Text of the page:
Cisco Support Community
cancel
Showing results for 
Search instead for 
Did you mean: 
Announcements

Welcome to Cisco Support Community. We would love to have your feedback.

For an introduction to the new site, click here. And see here for current known issues.

New Member

Need to split one LAN into two

I have a client who has two businesses using the same ISP and same LAN.  Lets call them BIZ1 and BIZ2.  BIZ1 is a Realty and their realtors bring their own laptops to use when they are there.  This frequently causes problems with duplicate IP addresses, etc.

I would like to split the single existing LAN into two LANs (LAN1 and LAN2).  This would be a piece of cake except there are a few things that complicate it.  I think I can get around these problems by writing routing rules but I've not ever had to do this before and would like some help and/or some documentation on how to do it.

Each business has their own copier/scanner/printer but they print to each other's when their own has a problem ... so I need for LAN1 to be able to print on LAN2 and LAN2 to be able to print on LAN1.  The copiers are iRC Image Runners and I don't know what port they use yet.

BIZ2 owns a document imaging systems which consists of a gateway PC and a server.  Both BIZ1 and BIZ2 use it.  Their copiers have buttons on them that send a scanned image (via FTP) over to the gateway which then sends it to a particular folder on the server.  The gateway and server will live on LAN2 but a user on LAN1 will need to access the server using the client software.  This is done using a Mapped Drive from the server on the client's PC.  I also don't know what port is used for file sharing yet either.

I can guess how this would be done but I would be ... guessing.  I'd like to do it, of course, the easiest and most straightforward way, but more importantly whatever way would be the least problematic.  This client does not like to have problems, nor do they like to pay me to fix problems so whatever can be done to make this work but not cause problems of course would be the best.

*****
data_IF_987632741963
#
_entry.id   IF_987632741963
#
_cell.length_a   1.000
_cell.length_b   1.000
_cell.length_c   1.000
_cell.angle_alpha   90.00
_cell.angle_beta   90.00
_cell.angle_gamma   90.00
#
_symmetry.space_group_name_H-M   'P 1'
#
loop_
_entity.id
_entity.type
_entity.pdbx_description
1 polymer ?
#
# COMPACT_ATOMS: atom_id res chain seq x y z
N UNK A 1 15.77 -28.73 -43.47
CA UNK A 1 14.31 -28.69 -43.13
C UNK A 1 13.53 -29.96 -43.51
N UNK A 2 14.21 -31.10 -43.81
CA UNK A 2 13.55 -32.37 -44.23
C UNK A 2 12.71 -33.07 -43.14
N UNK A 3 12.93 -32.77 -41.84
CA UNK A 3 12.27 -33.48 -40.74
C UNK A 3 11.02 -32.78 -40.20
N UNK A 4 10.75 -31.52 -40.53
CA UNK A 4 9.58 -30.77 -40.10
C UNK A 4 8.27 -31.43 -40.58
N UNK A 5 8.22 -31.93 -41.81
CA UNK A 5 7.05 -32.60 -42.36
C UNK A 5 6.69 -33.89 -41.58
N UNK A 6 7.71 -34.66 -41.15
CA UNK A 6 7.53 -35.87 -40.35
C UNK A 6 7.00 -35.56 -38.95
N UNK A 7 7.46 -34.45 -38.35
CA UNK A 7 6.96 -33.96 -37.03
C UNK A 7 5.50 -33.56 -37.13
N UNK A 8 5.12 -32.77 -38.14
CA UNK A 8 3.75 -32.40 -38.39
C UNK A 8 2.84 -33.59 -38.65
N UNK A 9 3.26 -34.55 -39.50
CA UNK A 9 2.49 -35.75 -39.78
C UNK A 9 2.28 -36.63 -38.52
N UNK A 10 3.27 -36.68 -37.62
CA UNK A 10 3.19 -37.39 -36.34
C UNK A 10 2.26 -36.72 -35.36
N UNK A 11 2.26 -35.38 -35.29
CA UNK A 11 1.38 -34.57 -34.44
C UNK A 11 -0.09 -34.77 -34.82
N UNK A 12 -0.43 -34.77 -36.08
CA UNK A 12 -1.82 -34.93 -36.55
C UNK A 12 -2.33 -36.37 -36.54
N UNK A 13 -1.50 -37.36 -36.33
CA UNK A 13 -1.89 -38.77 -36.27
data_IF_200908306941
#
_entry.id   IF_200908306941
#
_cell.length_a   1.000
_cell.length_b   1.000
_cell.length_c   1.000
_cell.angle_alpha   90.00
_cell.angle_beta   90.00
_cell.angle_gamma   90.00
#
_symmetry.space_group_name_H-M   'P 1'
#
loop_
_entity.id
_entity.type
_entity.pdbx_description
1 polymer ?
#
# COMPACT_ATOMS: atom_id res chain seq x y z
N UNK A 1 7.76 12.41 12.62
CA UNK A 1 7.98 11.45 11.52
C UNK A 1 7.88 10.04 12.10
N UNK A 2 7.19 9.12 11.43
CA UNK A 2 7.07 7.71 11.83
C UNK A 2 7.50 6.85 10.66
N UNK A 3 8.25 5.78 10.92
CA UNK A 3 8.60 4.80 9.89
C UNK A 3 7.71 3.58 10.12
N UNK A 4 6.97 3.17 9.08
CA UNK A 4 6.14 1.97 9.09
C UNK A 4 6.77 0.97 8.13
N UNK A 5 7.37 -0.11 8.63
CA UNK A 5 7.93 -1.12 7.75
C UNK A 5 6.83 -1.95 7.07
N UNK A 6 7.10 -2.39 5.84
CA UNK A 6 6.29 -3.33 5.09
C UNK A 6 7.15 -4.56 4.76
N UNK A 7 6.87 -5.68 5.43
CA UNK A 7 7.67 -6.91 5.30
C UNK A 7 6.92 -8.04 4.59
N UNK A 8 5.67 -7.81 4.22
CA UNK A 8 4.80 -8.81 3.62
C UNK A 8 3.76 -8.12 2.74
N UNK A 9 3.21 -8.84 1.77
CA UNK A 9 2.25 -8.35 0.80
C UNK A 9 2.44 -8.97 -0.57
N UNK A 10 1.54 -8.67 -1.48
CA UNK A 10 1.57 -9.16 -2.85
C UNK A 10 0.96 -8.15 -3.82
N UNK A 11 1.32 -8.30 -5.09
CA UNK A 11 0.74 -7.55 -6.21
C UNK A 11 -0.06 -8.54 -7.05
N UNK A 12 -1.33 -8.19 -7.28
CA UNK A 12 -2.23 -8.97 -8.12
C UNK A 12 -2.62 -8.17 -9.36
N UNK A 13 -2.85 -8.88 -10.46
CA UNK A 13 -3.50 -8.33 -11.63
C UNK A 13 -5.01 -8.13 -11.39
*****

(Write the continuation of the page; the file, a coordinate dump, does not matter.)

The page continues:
Thanks in advance for any assistance you can provide,

Scott

5 REPLIES
VIP Super Bronze

Need to split one LAN into two

What network devices (switches, routers, etc...) these networks are using for connectivity?

How are they all connected together? Can you share a diagram?

New Member

Need to split one LAN into two

Right now there is simply a cable modem attached to a WRVS4400N V1.1 (WAN) that is then attached (LAN) to a netgear 24 port switch.  All printers, PCs, VOIP phones, the gateway (just a PC), and the server are connected to the switch and the laptops are connected wirelessly.

Thanks, Scott

New Member

Need to split one LAN into two

I think the best way to do this is creating VLANs, but you would need a router or a switch L3. Do you have any of this? If answer is yes, and I'm understanding your problem correctly, then this is really a piece of cake to do. Your Switch L3 would be both networks gateway, and would have a default route to go to internet pointed to last mile router. To make one Vlan connect to the other you could do a simple static route.

Can you send us a map or a topology or something like? Would be very helpful, just a simple one.

Regards.

New Member

Need to split one LAN into two

Thanks but these guys are cheap.  So I basically have run of the mill Best Buy routers at my disposal.  I was thinking there must be a way to tell the LAN1 rounter to send any port 443 traffic from IP address 192.168.1.12 over to LAN2 to 192.168.1.10 for example.  This would make the buttons that send the scans from the copy via FTP go to the other LAN where the gateway PC (on 1.10) is.

So in answer to your question....I have at my disposal cheap off-the-shelf hardware, two of them, and precious little else.

Can I do this on the cheap like this?

Thanks,

Scott

New Member

Need to split one LAN into two

I think about something like that. Could have some little changes but the result would be the same.

If anyone else could tell me if my line of thought is correct.

1859
Views
0
Helpful
5
Replies
CreatePlease login to create content